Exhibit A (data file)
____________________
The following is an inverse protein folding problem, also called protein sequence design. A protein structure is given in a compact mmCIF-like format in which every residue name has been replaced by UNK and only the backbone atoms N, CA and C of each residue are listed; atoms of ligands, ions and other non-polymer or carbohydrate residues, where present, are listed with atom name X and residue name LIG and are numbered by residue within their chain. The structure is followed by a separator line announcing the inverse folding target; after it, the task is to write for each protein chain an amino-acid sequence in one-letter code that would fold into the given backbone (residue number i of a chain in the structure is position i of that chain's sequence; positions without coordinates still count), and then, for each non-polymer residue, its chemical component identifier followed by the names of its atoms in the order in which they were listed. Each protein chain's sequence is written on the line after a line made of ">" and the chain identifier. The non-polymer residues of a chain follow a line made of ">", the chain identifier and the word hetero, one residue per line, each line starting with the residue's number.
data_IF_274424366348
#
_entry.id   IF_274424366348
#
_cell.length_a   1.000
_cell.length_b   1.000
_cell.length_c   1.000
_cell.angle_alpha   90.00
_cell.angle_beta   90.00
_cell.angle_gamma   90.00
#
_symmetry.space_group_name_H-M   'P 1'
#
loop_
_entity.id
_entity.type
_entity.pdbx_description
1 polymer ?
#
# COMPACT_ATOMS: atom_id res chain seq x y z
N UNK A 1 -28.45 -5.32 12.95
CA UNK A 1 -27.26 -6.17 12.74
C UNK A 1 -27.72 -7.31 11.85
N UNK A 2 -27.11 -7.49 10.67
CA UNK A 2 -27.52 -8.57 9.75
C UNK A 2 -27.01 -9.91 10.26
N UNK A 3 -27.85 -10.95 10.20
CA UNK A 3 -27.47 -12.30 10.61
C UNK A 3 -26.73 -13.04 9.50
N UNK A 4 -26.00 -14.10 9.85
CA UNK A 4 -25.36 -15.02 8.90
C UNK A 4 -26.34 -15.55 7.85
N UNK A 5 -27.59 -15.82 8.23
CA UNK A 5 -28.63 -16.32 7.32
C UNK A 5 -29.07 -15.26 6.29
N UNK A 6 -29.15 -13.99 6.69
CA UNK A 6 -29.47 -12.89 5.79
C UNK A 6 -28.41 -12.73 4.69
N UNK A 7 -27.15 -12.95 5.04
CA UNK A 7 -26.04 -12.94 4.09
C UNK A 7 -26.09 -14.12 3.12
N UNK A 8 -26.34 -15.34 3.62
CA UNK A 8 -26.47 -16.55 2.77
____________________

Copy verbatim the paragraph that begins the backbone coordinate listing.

The following is an inverse protein folding problem, also called protein sequence design. A protein structure is given in a compact mmCIF-like format in which every residue name has been replaced by UNK and only the backbone atoms N, CA and C of each residue are listed; atoms of ligands, ions and other non-polymer or carbohydrate residues, where present, are listed with atom name X and residue name LIG and are numbered by residue within their chain. The structure is followed by a separator line announcing the inverse folding target; after it, the task is to write for each protein chain an amino-acid sequence in one-letter code that would fold into the given backbone (residue number i of a chain in the structure is position i of that chain's sequence; positions without coordinates still count), and then, for each non-polymer residue, its chemical component identifier followed by the names of its atoms in the order in which they were listed. Each protein chain's sequence is written on the line after a line made of ">" and the chain identifier. The non-polymer residues of a chain follow a line made of ">", the chain identifier and the word hetero, one residue per line, each line starting with the residue's number.